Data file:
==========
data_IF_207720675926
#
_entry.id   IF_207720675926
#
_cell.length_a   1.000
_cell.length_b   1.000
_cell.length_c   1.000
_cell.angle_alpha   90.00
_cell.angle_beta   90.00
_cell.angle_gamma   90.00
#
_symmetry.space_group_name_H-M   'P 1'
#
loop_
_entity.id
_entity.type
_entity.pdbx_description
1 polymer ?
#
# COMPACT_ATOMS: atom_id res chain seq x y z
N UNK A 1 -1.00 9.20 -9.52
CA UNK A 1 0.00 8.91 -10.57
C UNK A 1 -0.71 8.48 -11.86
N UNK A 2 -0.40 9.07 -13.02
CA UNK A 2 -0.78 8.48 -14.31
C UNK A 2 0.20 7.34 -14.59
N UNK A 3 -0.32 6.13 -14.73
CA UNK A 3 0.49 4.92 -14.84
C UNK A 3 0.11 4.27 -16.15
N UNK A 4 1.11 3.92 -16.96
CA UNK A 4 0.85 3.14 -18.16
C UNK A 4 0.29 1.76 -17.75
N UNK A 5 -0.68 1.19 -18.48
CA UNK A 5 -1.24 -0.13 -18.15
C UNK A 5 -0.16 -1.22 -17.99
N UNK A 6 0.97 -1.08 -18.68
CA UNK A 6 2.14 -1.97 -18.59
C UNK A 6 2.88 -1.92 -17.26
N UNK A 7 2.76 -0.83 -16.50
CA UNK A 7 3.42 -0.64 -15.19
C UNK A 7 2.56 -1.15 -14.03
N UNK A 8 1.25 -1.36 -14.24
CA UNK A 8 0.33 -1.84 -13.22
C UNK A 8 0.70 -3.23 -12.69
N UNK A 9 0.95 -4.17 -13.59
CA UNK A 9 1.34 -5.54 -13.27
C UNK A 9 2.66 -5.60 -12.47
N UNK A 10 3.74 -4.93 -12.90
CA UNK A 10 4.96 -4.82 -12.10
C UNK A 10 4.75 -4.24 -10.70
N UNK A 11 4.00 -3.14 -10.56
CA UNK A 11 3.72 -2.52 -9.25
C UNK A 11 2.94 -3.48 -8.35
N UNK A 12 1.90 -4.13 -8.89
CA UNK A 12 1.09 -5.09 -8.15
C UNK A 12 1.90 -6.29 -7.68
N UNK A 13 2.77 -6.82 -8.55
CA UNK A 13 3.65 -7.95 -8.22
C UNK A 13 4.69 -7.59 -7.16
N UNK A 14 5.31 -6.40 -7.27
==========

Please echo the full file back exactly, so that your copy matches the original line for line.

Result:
data_IF_207720675926
#
_entry.id   IF_207720675926
#
_cell.length_a   1.000
_cell.length_b   1.000
_cell.length_c   1.000
_cell.angle_alpha   90.00
_cell.angle_beta   90.00
_cell.angle_gamma   90.00
#
_symmetry.space_group_name_H-M   'P 1'
#
loop_
_entity.id
_entity.type
_entity.pdbx_description
1 polymer ?
#
# COMPACT_ATOMS: atom_id res chain seq x y z
N UNK A 1 -1.00 9.20 -9.52
CA UNK A 1 0.00 8.91 -10.57
C UNK A 1 -0.71 8.48 -11.86
N UNK A 2 -0.40 9.07 -13.02
CA UNK A 2 -0.78 8.48 -14.31
C UNK A 2 0.20 7.34 -14.59
N UNK A 3 -0.32 6.13 -14.73
CA UNK A 3 0.49 4.92 -14.84
C UNK A 3 0.11 4.27 -16.15
N UNK A 4 1.11 3.92 -16.96
CA UNK A 4 0.85 3.14 -18.16
C UNK A 4 0.29 1.76 -17.75
N UNK A 5 -0.68 1.19 -18.48
CA UNK A 5 -1.24 -0.13 -18.15
C UNK A 5 -0.16 -1.22 -17.99
N UNK A 6 0.97 -1.08 -18.68
CA UNK A 6 2.14 -1.97 -18.59
C UNK A 6 2.88 -1.92 -17.26
N UNK A 7 2.76 -0.83 -16.50
CA UNK A 7 3.42 -0.64 -15.19
C UNK A 7 2.56 -1.15 -14.03
N UNK A 8 1.25 -1.36 -14.24
CA UNK A 8 0.33 -1.84 -13.22
C UNK A 8 0.70 -3.23 -12.69
N UNK A 9 0.95 -4.17 -13.59
CA UNK A 9 1.34 -5.54 -13.27
C UNK A 9 2.66 -5.60 -12.47
N UNK A 10 3.74 -4.93 -12.90
CA UNK A 10 4.96 -4.82 -12.10
C UNK A 10 4.75 -4.24 -10.70
N UNK A 11 4.00 -3.14 -10.56
CA UNK A 11 3.72 -2.52 -9.25
C UNK A 11 2.94 -3.48 -8.35
N UNK A 12 1.90 -4.13 -8.89
CA UNK A 12 1.09 -5.09 -8.15
C UNK A 12 1.90 -6.29 -7.68
N UNK A 13 2.77 -6.82 -8.55
CA UNK A 13 3.65 -7.95 -8.22
C UNK A 13 4.69 -7.59 -7.16
N UNK A 14 5.31 -6.40 -7.27